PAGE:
Championing Entrepreneurship | April 14, 2016
Written By: Michael DeVenney, Halifax, Nova Scotia-based entrepreneur, Chartered Financial Analyst, Avid Cyclist, and Founder of The Mindset Project
My name is Michael DeVenney. I’m an entrepreneur, a Chartered Financial Analyst, an avid cyclist, and for as long as I can remember, I’ve lived on a roller coaster of anxiety and depression.
It wasn’t until three years ago that I was diagnosed with clinical depression after many years of suffering in silence. Only recently have I begun to share my experiences in wider circles. Fear of judgement by my peers, punishment by my investors and clients, and a sense that there was something wrong with me all held me back from opening up.
If you look around you, mental illness is probably there. It is widely accepted that about one in five people suffer from depression over their lifetime and even more people suffer from anxiety disorders. The likelihood is someone close to you, a colleague, friend or a family member, or even you, has a mental health disease. And it is a disease.
If you look within the corporate community, where working around the clock and setting unreasonable expectations are treated as badges of honour, open discussion, let alone disclosure of a mental illness is largely taboo. Our corporate culture encourages us to build walls around ourselves to make sure no one finds out we are struggling. This only compounds the stress of maintaining a stiff upper lip amid crippling pressure.
As an entrepreneur, I felt hard-wired to give off an air of confidence, strength and control. There was no challenge too big, no opportunity too small… I was taught to push myself to the brink. I learned to internalize problems. My work was my identity and the only way thing through which I measured self worth.
Out of fear of failing to measure up to others’ expectations of me, I isolated myself. I believed that even my family and friends wouldn’t understand.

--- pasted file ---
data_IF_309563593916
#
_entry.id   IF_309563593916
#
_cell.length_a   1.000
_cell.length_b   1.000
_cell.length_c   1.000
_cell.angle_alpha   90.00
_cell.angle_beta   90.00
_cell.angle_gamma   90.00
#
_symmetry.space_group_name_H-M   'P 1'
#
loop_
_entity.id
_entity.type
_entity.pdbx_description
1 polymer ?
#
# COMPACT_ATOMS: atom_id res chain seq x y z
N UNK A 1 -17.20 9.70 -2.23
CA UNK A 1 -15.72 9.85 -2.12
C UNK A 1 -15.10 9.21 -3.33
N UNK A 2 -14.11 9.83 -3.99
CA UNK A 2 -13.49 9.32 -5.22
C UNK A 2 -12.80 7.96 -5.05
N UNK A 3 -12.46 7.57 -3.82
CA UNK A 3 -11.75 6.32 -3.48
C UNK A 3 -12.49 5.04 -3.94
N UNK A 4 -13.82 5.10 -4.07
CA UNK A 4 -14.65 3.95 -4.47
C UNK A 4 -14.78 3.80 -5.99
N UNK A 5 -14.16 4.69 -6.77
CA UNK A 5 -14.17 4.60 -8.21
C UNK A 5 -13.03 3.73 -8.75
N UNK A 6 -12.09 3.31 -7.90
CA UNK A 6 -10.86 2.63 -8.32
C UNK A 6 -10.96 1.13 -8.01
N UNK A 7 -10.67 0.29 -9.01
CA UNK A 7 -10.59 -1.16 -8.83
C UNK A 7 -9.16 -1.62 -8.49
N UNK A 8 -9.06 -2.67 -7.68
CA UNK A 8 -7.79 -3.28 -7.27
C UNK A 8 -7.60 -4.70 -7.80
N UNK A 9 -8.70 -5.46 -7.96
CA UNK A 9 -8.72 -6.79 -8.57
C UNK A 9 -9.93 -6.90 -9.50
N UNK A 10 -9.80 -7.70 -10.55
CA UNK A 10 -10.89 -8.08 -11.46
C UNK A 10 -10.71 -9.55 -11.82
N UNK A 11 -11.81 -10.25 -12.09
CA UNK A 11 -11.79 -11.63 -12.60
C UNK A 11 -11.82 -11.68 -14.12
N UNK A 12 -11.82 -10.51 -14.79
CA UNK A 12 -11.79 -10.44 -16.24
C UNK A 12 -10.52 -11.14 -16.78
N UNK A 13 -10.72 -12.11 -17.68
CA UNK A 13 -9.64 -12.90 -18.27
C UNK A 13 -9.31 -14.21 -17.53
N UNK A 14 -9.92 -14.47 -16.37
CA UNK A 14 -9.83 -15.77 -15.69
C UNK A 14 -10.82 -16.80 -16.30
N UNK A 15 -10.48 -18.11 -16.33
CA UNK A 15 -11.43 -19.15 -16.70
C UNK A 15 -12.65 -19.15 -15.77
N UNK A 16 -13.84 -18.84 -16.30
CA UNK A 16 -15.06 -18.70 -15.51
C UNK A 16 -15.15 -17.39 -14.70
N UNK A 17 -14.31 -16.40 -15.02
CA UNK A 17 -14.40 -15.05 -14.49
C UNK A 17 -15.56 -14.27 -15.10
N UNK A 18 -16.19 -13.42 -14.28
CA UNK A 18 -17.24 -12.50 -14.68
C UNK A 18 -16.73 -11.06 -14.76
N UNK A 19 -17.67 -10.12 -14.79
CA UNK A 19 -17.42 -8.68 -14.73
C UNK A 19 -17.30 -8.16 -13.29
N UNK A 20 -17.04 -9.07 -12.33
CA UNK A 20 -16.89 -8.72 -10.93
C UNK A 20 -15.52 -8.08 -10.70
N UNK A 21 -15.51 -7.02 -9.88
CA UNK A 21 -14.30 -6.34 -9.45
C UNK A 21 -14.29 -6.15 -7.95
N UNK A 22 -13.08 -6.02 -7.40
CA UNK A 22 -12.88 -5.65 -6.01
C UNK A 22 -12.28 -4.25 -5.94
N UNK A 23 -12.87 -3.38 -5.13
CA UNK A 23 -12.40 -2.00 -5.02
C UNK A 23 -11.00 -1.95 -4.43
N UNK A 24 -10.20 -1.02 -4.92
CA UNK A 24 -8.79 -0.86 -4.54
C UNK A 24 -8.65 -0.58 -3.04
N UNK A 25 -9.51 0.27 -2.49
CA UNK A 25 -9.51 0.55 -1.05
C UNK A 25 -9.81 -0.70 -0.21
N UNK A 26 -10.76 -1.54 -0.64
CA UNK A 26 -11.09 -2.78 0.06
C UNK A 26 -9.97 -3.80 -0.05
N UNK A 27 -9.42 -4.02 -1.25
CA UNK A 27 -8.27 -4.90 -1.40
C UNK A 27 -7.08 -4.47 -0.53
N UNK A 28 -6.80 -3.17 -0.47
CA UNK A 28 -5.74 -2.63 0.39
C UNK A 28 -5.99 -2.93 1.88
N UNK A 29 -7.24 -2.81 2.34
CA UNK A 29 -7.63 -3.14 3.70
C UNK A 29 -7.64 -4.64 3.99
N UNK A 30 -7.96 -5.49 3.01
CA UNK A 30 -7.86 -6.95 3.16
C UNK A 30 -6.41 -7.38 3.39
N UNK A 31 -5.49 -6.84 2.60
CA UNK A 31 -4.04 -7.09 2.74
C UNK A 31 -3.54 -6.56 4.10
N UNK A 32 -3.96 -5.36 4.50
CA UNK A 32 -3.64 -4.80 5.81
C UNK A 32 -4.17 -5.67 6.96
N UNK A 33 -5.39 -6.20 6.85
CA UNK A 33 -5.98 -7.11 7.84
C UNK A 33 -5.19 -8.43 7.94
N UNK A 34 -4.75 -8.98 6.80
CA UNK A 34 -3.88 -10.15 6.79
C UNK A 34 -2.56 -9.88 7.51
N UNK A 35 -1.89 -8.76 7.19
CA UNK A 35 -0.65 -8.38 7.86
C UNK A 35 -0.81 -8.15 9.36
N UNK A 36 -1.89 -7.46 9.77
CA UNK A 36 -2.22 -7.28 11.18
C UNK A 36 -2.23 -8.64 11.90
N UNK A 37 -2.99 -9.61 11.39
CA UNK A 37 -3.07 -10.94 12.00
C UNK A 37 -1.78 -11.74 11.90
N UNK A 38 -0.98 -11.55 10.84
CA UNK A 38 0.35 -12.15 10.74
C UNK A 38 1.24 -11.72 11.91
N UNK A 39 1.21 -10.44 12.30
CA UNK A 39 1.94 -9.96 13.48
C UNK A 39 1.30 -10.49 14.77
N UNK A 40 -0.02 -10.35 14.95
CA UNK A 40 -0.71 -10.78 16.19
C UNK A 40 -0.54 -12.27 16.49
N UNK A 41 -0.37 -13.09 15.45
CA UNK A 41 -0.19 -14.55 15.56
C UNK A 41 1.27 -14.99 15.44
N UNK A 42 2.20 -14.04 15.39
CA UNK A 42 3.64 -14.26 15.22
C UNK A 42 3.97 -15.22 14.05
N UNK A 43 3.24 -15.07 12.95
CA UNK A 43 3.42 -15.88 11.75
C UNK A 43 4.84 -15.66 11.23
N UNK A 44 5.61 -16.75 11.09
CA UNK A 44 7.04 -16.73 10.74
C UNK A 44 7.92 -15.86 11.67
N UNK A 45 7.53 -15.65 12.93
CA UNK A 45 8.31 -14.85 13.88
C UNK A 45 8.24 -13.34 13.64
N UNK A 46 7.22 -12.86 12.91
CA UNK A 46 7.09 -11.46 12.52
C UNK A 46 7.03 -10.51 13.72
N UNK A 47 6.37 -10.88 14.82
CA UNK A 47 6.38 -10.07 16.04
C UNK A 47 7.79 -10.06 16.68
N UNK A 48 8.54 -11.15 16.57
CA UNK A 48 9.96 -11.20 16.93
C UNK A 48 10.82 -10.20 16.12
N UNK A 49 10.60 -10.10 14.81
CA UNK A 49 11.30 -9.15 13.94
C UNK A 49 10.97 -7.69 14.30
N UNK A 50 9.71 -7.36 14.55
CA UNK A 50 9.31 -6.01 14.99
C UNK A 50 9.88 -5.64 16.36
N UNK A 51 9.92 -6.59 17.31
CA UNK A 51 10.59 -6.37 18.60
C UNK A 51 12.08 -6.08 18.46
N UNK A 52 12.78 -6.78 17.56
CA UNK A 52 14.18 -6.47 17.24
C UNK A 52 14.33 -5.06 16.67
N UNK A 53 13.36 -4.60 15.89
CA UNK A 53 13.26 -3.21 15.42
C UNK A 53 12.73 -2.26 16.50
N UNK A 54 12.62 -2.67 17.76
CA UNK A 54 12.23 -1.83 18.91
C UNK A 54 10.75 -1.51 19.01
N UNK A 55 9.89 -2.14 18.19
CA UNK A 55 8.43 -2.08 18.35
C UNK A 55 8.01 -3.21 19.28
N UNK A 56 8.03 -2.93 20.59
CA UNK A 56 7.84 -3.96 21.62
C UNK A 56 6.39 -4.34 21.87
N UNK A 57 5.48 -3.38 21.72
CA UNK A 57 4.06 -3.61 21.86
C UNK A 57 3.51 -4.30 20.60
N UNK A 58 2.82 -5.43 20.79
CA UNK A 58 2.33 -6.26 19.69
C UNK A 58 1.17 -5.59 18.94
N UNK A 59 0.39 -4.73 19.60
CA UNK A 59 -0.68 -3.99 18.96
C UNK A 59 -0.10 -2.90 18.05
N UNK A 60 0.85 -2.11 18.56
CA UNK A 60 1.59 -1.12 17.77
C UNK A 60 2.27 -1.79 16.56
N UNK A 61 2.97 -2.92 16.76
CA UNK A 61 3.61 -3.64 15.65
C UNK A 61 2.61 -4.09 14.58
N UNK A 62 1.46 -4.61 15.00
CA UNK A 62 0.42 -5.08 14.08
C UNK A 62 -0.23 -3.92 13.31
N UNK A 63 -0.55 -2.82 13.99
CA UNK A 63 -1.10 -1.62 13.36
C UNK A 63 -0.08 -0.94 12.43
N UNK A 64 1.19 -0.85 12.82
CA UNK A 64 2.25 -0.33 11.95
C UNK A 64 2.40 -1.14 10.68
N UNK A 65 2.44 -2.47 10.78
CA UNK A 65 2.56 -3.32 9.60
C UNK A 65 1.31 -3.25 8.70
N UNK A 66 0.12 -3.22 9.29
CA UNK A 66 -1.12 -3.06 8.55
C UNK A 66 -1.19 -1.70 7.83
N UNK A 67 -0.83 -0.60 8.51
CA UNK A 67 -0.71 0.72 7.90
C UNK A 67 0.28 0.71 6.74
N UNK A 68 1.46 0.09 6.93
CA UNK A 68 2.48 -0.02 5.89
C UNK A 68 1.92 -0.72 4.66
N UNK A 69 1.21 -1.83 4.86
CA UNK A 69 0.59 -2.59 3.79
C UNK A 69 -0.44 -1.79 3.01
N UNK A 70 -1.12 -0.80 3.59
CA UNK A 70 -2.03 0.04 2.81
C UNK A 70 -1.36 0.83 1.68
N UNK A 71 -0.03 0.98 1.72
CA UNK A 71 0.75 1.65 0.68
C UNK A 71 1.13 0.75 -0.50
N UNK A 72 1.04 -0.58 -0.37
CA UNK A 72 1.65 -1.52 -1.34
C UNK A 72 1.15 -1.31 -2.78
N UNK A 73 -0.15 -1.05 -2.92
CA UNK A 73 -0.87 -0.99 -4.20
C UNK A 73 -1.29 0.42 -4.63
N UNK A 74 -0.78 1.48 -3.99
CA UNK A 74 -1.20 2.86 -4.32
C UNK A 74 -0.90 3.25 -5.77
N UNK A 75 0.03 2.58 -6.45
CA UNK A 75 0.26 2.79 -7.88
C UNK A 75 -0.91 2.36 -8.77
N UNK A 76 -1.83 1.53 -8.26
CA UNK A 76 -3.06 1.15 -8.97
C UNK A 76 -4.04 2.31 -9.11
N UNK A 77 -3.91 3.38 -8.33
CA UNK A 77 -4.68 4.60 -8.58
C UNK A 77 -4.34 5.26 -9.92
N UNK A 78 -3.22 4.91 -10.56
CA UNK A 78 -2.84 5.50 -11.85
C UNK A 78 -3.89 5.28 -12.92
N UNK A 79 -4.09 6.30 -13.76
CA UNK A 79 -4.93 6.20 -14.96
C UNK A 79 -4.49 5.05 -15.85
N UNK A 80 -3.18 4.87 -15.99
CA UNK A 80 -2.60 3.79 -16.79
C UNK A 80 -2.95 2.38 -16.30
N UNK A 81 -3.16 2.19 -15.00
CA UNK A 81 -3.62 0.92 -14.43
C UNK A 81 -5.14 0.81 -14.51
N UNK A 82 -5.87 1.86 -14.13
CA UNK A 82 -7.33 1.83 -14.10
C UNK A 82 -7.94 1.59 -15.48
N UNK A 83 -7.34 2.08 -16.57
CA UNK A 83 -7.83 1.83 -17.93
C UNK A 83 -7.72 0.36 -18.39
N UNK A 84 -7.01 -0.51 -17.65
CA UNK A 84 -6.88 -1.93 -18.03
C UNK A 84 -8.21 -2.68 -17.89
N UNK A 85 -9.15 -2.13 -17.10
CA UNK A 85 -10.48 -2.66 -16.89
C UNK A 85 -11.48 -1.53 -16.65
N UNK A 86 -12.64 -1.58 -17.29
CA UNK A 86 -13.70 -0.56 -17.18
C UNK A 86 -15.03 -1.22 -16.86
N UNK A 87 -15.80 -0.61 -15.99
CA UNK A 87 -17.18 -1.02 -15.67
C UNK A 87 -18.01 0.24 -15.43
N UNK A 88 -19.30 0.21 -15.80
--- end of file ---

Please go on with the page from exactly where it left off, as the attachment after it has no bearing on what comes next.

… I couldn’t have been more wrong.
When I publicly shared my struggles with anxiety and depression, I was astounded by the number of my peers who reached out to indicate that they had been experiencing the same issues – and suffering in silence.
As we increasingly rely on entrepreneurs – the human beings behind growing businesses – to drive our economy forward, I am concerned about some of the unintended consequences that may come from pushing more people toward entrepreneurship.
Entrepreneurship Isn’t Easy.
Entrepreneurship comes with a unique combination of stresses and opportunities, which, if managed appropriately, can lead to considerable success. But it isn’t easy.
For starters, simply put, start-ups are statistically more likely to fail than succeed:
Of the companies that do survive, very few thrive:
So, why do so many businesses meet their demise so early into their existence?
Recent studies by PWC Canada and the University of Tennessee, respectively, tell us that there are a number of common causes for failure:
Above all of this, increasingly, we are discovering that the business isn’t the only thing subject to collapse. Perhaps the most troubling is the impact of entrepreneurship on the mental health of the founder. A small (n=242) 2015 US study by Dr. Michael Freeman of the University of California indicated that:
Data related to the intersection of mental health and entrepreneurship is limited, at best, particularly in Canada. We aim hope to change this with the Mindset Project.
In our environmental scan of the intersection of mental health and entrepreneurship, we found largely anecdotal evidence of causes and impacts.
We’ve seen a growing number of thoughtful, inspiring and insightful blogs on the topic.
Few efforts are focused on getting hard data to inform the mental health and wellness supports we provide to entrepreneurs. Much like our health system in Canada, a disproportionate amount of effort is being allocated to fixing things that are broken rather than preventing them before they break. An ounce of prevention is worth a pound of cure, as they say. This applies to wellness of entrepreneurs.
Through a thoughtfully planned and executed research project, The Mindset Project will dig deep into where entrepreneurship and mental health meet, resulting in the largest collection of data related to founder wellness to date. We’ll be executing a national survey, conducting in-depth interviews to enable more founders to share their stories (here’s a sample), and using the innovative KOLBE assessment diagnostic to break down the unique stresses entrepreneurship.
Survey- Through a secure, confidential online survey hosted on SurveyGizmo, we will ask questions about the entrepreneurial experience, mental health and key stressors associated with entrepreneurship. We have a goal of obtaining 2,000 responses, which will produce the largest collection of data in Canada focused specifically on entrepreneurial mental health. We’ll be using this data to inject evidence into the conversation on founder wellness. You can click here to take our survey and have a chance at winning of one of three $1,000 cash prizes.